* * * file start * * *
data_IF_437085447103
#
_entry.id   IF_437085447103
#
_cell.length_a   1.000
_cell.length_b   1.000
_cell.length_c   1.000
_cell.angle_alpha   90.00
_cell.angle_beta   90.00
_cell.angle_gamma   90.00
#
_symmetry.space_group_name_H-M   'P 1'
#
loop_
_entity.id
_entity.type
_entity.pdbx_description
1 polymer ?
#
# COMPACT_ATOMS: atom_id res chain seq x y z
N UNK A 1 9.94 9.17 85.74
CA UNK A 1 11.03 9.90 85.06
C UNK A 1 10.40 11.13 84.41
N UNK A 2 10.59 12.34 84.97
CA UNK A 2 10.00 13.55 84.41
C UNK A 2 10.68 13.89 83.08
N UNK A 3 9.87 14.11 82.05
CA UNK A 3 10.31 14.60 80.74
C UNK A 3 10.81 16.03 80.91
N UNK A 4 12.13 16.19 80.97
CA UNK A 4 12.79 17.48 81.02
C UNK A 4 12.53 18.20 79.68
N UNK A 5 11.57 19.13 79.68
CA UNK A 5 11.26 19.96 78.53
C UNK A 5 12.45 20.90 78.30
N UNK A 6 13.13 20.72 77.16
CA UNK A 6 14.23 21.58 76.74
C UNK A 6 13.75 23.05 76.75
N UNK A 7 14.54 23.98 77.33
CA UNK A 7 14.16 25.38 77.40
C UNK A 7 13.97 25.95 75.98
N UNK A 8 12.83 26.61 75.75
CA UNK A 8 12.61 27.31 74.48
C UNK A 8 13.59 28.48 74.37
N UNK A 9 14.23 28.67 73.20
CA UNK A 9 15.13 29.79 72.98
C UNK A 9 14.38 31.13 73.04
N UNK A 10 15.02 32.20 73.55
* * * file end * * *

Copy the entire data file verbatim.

data_IF_437085447103
#
_entry.id   IF_437085447103
#
_cell.length_a   1.000
_cell.length_b   1.000
_cell.length_c   1.000
_cell.angle_alpha   90.00
_cell.angle_beta   90.00
_cell.angle_gamma   90.00
#
_symmetry.space_group_name_H-M   'P 1'
#
loop_
_entity.id
_entity.type
_entity.pdbx_description
1 polymer ?
#
# COMPACT_ATOMS: atom_id res chain seq x y z
N UNK A 1 9.94 9.17 85.74
CA UNK A 1 11.03 9.90 85.06
C UNK A 1 10.40 11.13 84.41
N UNK A 2 10.59 12.34 84.97
CA UNK A 2 10.00 13.55 84.41
C UNK A 2 10.68 13.89 83.08
N UNK A 3 9.87 14.11 82.05
CA UNK A 3 10.31 14.60 80.74
C UNK A 3 10.81 16.03 80.91
N UNK A 4 12.13 16.19 80.97
CA UNK A 4 12.79 17.48 81.02
C UNK A 4 12.53 18.20 79.68
N UNK A 5 11.57 19.13 79.68
CA UNK A 5 11.26 19.96 78.53
C UNK A 5 12.45 20.90 78.30
N UNK A 6 13.13 20.72 77.16
CA UNK A 6 14.23 21.58 76.74
C UNK A 6 13.75 23.05 76.75
N UNK A 7 14.54 23.98 77.33
CA UNK A 7 14.16 25.38 77.40
C UNK A 7 13.97 25.95 75.98
N UNK A 8 12.83 26.61 75.75
CA UNK A 8 12.61 27.31 74.48
C UNK A 8 13.59 28.48 74.37
N UNK A 9 14.23 28.67 73.20
CA UNK A 9 15.13 29.79 72.98
C UNK A 9 14.38 31.13 73.04
N UNK A 10 15.02 32.20 73.55